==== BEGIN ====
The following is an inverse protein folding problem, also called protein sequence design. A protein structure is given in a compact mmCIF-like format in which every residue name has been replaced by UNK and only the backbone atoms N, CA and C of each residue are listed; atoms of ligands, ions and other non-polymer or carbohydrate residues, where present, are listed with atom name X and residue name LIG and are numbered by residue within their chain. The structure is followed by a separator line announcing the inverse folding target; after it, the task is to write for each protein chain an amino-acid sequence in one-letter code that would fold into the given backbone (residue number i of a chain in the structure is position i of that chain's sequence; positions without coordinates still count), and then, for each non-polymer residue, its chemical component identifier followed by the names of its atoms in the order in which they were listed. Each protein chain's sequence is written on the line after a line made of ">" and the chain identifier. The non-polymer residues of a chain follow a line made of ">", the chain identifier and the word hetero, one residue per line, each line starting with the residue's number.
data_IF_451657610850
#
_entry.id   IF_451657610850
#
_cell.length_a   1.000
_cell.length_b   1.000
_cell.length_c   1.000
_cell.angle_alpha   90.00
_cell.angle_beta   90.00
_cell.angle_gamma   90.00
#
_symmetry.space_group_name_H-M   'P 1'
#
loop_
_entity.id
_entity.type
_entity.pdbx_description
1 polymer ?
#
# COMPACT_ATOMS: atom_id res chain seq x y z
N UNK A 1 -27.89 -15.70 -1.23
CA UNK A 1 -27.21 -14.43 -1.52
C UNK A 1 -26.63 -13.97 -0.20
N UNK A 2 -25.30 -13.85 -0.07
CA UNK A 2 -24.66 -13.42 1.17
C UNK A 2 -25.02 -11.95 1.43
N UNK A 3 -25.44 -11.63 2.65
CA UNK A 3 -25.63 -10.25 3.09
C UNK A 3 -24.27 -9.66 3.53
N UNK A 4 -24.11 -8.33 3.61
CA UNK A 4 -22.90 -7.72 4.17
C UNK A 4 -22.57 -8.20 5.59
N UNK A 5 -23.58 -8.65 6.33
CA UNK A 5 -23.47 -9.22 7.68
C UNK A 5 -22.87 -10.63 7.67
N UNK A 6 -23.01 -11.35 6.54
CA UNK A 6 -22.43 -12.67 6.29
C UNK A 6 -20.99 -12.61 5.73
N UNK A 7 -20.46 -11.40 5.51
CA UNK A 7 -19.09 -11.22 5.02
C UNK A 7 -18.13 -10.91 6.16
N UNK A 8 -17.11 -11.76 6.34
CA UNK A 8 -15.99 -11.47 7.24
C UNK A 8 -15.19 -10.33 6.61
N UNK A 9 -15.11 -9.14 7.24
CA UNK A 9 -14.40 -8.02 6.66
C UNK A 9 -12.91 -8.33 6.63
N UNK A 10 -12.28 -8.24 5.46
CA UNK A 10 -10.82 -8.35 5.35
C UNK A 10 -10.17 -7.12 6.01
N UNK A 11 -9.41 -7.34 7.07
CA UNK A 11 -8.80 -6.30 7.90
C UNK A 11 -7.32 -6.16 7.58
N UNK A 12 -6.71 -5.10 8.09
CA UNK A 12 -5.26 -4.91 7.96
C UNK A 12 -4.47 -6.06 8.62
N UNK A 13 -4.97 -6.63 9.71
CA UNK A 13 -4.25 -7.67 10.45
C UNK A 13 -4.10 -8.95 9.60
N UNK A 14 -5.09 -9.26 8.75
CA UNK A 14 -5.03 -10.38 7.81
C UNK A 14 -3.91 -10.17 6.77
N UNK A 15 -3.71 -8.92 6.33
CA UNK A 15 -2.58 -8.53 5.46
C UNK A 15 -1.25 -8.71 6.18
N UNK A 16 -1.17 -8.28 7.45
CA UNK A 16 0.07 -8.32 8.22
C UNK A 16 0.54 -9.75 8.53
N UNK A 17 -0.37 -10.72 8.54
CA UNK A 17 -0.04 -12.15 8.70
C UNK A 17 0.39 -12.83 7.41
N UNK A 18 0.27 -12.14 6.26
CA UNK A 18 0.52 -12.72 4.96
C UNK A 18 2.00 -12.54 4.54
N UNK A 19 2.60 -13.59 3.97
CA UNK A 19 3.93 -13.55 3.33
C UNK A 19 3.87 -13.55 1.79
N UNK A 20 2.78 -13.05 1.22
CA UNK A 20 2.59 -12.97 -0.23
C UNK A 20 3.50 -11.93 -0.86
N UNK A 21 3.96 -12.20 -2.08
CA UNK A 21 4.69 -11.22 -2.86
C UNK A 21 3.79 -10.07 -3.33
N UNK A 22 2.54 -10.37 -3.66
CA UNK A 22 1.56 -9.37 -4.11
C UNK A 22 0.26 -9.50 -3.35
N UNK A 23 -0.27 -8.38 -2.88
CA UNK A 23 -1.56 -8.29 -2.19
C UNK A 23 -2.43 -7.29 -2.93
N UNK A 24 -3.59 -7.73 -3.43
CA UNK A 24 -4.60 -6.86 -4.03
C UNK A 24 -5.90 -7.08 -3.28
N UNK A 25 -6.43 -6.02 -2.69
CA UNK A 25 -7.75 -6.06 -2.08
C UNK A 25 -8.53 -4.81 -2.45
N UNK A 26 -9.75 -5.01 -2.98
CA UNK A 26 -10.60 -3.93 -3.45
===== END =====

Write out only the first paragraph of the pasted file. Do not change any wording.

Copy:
The following is an inverse protein folding problem, also called protein sequence design. A protein structure is given in a compact mmCIF-like format in which every residue name has been replaced by UNK and only the backbone atoms N, CA and C of each residue are listed; atoms of ligands, ions and other non-polymer or carbohydrate residues, where present, are listed with atom name X and residue name LIG and are numbered by residue within their chain. The structure is followed by a separator line announcing the inverse folding target; after it, the task is to write for each protein chain an amino-acid sequence in one-letter code that would fold into the given backbone (residue number i of a chain in the structure is position i of that chain's sequence; positions without coordinates still count), and then, for each non-polymer residue, its chemical component identifier followed by the names of its atoms in the order in which they were listed. Each protein chain's sequence is written on the line after a line made of ">" and the chain identifier. The non-polymer residues of a chain follow a line made of ">", the chain identifier and the word hetero, one residue per line, each line starting with the residue's number.